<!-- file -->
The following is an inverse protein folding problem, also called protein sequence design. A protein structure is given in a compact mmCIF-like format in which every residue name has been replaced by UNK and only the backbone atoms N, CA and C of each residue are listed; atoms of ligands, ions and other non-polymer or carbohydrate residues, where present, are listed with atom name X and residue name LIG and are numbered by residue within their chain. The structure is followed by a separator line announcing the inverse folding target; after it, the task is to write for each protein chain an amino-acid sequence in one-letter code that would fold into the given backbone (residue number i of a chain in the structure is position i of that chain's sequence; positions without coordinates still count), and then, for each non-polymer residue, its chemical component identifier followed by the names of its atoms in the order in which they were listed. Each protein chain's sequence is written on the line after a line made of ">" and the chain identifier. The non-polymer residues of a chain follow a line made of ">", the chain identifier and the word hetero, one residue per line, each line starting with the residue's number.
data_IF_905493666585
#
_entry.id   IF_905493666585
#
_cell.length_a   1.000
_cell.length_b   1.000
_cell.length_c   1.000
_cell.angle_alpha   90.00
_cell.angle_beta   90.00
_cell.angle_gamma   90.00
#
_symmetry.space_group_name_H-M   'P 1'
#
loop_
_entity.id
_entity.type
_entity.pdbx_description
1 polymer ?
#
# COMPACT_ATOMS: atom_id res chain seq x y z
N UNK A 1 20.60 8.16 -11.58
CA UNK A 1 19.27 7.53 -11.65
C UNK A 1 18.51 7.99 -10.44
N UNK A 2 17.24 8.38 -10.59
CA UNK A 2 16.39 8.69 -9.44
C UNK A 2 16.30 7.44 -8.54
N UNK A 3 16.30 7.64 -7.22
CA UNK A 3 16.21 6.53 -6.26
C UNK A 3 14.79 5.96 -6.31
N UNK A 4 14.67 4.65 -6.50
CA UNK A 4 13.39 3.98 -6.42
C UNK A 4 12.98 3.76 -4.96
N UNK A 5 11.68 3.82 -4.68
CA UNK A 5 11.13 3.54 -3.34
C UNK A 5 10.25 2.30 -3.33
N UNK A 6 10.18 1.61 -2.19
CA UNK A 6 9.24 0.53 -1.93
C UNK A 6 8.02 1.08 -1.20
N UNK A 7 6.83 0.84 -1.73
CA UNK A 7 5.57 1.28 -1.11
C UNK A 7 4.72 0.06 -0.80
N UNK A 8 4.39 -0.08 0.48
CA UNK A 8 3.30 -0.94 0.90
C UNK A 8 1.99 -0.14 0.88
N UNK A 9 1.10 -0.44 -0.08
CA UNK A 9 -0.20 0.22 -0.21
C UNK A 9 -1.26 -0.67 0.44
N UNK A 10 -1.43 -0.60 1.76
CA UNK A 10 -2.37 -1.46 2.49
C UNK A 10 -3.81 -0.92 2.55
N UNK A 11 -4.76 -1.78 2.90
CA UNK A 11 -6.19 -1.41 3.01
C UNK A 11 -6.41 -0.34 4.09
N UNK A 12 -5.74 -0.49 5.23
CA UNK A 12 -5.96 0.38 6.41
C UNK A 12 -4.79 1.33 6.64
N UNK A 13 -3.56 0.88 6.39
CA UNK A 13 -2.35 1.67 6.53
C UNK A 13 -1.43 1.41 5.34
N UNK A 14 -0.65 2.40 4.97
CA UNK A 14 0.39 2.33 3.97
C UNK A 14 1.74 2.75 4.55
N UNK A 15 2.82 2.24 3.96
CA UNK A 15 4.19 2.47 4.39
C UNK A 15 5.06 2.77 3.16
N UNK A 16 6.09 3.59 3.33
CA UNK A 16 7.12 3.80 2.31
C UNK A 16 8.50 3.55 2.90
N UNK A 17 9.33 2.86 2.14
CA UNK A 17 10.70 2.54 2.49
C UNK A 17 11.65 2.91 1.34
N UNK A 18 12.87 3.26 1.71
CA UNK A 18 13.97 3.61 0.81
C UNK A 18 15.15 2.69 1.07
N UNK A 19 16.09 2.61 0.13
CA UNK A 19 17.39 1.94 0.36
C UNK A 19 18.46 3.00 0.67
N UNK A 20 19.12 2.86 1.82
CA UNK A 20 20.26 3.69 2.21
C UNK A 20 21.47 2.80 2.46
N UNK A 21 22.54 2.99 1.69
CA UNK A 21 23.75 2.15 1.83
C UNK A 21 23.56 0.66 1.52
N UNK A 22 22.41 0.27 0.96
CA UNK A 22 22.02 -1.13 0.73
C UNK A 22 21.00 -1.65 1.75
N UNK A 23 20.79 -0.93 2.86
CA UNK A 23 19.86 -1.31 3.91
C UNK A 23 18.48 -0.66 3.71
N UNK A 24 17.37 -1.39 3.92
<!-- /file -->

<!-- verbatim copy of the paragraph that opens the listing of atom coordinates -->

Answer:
The following is an inverse protein folding problem, also called protein sequence design. A protein structure is given in a compact mmCIF-like format in which every residue name has been replaced by UNK and only the backbone atoms N, CA and C of each residue are listed; atoms of ligands, ions and other non-polymer or carbohydrate residues, where present, are listed with atom name X and residue name LIG and are numbered by residue within their chain. The structure is followed by a separator line announcing the inverse folding target; after it, the task is to write for each protein chain an amino-acid sequence in one-letter code that would fold into the given backbone (residue number i of a chain in the structure is position i of that chain's sequence; positions without coordinates still count), and then, for each non-polymer residue, its chemical component identifier followed by the names of its atoms in the order in which they were listed. Each protein chain's sequence is written on the line after a line made of ">" and the chain identifier. The non-polymer residues of a chain follow a line made of ">", the chain identifier and the word hetero, one residue per line, each line starting with the residue's number.